Drug Regulation Patent

MCI Gives Generic Prescription A Shot in the Arm


Commentators have lamented the lack of a mandatory generic prescription regime in India, with some even pointing to a perceived nexus between pharmaceutical manufacturers (“innovator” companies, to be precise) and doctors, with the former offering incentives to the latter for prescribing branded drugs.

Through a notification [MCI-211(2)/2016(Ethics)/131118] dated 21 September 2016, published in the Gazette of India on 8 October, the Medical Council of India has amended the Indian Medical Council (Professional Conduct, Etiquette and Ethics) Regulations 2002. The amendment is relatively short, and serves to modify Regulation 1.5, which read:

Every physician should, as far as possible, prescribe drugs with generic names and he/she shall ensure that there is a rational prescription and use of drugs.

The amended regulation reads:

Every physician should prescribe drugs with generic names legibly and preferably in capital letters and he/she shall ensure that there is a rational prescription and use of drugs.

The change effectively makes it mandatory for doctors, including those in private practice, to prescribe generic drugs rather than restricting unwary patients from opting away from brand-name drugs that are usually significantly costlier.

Lessons from the past

Administrators in the country have long believed in the benefits of generic prescription, particularly to public health institutions and insurance-backed healthcare delivery (although the latter is rare in India). Numerous approaches to mandate generic prescription in the past have largely been unsuccessful, including the MCI’s own attempt at getting doctors to comply with the erstwhile Regulation 1.5. While the amendment seems to lend some teeth to the regulation’s language, it is unclear how successful this latest push will be. It’s important to interrogate the reasons for the repeated failures of generic prescription policies in India. While drug quality has been raised as a sticking point by doctors, another grievance was that generic drugs simply weren’t as widely available on the market as their branded counterparts. One notable policy intervention in response to this claim was by the West Bengal government, which first set up Fair Price Medicine Shops at virtually all secondary and tertiary healthcare centers in the state. The WB government’s rationale was that the fair price shops would ensure a steady supply of generic drugs whose quality was reasonably assured. Following this, the WB government mandated generic prescription for all government doctors, a move that has resulted in appreciable patient benefits, according to one study. The WB programme was inspired by a similar initiative in Rajasthan, although I haven’t been able to find too much empirical data documenting its results.

The other uniquely desi problem comes from Rule 65(11A) of the Drugs and Cosmetics Rules 1945, which mandates that

(11-A) No person dispensing a prescription containing substances specified in Schedule H or X, may supply any other preparation, whether containing the same substances or not in lieu thereof.

xkcd #1618: Cold Medicine

xkcd #1618: Cold Medicine

This effectively rules out the possibility of brand-generic substitution at the pharmacist level for most drugs, a practice that has found wide acceptance abroad. This means that if substitution is to take place for prescription drugs, it must be at the insistence of the prescribing physician. The US allows this to a limited extent with the Orange Book. In the UK, the Department of Health considered a radical system through which dispensing pharmacists would be obligated to automatically substitute generic drugs where available, but ended up scrapping the programme after consultations.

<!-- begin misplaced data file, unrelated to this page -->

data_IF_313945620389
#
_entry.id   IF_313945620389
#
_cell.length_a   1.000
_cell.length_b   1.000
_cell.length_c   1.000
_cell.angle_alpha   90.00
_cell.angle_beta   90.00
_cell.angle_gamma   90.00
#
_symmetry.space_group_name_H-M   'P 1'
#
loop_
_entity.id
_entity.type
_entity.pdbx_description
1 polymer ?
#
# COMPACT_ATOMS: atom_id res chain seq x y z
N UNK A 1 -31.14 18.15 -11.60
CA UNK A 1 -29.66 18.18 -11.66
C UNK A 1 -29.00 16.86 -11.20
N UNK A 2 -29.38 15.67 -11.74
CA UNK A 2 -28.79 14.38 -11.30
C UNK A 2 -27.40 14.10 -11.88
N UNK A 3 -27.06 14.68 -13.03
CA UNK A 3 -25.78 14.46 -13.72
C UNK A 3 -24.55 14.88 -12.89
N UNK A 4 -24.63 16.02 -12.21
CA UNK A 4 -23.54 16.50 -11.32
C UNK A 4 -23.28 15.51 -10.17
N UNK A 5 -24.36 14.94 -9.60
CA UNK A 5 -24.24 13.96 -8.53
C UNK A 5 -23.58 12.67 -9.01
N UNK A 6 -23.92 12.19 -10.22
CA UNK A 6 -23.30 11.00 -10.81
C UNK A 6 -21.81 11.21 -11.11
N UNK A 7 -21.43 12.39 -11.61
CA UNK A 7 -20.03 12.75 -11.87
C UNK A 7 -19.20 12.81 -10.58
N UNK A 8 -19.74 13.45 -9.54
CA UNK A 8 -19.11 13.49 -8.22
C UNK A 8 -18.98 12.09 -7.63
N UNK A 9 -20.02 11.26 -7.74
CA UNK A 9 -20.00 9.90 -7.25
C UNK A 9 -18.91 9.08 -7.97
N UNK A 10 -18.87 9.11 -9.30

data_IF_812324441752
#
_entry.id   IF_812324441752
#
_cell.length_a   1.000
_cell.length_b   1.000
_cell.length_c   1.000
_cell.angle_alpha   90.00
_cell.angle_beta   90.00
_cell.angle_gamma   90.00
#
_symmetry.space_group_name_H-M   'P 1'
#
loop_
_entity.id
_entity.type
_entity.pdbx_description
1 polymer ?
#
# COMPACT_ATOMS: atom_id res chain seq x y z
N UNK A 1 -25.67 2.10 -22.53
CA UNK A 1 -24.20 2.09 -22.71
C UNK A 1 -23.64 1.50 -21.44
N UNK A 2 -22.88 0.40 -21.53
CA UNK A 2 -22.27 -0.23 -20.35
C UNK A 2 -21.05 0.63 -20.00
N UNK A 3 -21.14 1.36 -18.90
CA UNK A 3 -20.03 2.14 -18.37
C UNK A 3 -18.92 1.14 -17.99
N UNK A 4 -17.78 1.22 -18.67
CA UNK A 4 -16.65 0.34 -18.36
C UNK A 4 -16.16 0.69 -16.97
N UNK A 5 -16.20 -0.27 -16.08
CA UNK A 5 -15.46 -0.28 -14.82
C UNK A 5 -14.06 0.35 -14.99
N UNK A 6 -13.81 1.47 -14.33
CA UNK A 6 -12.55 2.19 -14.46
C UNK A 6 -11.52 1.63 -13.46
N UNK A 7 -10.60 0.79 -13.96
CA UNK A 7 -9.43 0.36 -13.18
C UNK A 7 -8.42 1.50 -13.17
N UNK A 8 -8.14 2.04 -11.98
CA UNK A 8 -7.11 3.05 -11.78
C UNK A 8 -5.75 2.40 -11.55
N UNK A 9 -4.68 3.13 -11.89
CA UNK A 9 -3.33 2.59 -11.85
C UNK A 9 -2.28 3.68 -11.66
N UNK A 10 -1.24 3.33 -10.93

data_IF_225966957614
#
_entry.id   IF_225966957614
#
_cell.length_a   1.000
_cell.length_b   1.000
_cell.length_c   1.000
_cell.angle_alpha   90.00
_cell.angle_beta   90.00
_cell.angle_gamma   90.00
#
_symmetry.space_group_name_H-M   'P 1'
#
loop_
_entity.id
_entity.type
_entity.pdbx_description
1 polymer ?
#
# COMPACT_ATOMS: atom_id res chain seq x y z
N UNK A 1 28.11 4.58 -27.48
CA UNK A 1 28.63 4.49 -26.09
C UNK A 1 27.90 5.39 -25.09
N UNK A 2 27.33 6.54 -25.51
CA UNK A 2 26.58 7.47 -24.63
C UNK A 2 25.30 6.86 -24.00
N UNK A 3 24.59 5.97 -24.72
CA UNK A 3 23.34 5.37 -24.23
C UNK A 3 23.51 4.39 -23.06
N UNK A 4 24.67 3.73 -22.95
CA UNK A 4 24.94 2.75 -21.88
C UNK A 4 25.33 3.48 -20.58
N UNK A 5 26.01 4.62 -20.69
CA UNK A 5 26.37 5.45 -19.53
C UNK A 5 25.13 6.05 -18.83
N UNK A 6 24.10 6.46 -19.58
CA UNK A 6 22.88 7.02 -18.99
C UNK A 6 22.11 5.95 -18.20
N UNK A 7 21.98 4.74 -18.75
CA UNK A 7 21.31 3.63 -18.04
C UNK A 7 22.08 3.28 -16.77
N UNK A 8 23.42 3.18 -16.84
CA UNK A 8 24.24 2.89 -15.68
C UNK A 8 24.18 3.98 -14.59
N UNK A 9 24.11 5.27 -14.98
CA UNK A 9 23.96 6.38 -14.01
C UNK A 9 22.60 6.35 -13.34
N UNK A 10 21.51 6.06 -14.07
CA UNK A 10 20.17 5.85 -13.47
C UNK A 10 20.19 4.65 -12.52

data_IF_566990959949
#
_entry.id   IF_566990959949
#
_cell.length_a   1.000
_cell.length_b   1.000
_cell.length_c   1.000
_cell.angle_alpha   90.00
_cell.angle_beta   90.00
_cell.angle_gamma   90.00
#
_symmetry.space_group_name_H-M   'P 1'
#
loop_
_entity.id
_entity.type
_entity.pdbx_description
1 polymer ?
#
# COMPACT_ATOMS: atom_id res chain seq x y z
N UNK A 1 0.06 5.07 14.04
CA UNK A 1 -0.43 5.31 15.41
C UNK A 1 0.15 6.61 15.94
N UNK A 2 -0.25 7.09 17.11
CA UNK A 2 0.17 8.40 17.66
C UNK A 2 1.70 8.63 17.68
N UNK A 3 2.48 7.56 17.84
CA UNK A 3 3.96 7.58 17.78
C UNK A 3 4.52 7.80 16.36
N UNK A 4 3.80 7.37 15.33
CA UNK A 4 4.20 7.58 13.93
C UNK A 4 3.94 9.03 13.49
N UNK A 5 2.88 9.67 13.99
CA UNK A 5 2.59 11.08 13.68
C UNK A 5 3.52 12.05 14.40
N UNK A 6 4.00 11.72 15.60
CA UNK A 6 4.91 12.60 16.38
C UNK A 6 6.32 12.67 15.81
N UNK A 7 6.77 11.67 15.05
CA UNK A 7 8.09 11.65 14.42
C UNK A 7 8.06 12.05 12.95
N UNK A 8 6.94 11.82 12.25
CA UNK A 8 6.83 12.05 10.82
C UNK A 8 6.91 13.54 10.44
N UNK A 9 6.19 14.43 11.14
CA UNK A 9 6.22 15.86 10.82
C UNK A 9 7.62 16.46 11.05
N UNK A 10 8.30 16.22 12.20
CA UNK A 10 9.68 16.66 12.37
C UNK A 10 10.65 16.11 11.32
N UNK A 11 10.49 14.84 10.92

Prospects for nationwide implementation

Although the Prime Minister’s Jan Aushadhi Yojana currently bears the flag as far as access to medicines is concerned, it isn’t entirely problem-free. Karnataka, for example, has opted out of the PMJAY arrangement to set up its own chain of low-cost generic-focused pharmacies, pointing to the fact that the central scheme covers a narrower range of drugs. The biggest problem for the PMJAY is, as expected, quality control. Since it sources its drugs from a range of manufacturers, ensuring sustained drug quality would require rigourous sampling, testing and stringent action against offending drugs – all measures that the central government has demonstrated a tendency to shy away from.

Another controversial approach that has found some traction abroad is to incentivise doctors into prescribing generics. Essentially, this involves a dollar-for-dollar matching of the incentives that large pharmaceutical companies spend on marketing to doctors, and it’s given rise to understandable concern. However, at least one study has shown that, subject to certain constraints, sweetening generics for prescribing doctors may represent significant cost savings from enhanced generic adoption. Whether this will work in the Indian context is, of course, an open question.

In summary, we know nothing about how effective this latest push will be for wider generic prescription. There is one assured benefit arising from the amendment to the regulations: doctors will now have to write out prescriptions in block letters, meaning that you and I can finally read what we’re being asked to put in our bodies.

Balaji Subramanian

Balaji is a third year student at NALSAR, Hyderabad. He is currently an editor of the Indian Journal of Intellectual Property Law. He is fascinated by technology law and IP law, and is an active member of NALSAR's Technology Law Forum. When he isn't doing law school things, he wanders the country looking for quizzes to participate in. He can be emailed at [email protected]

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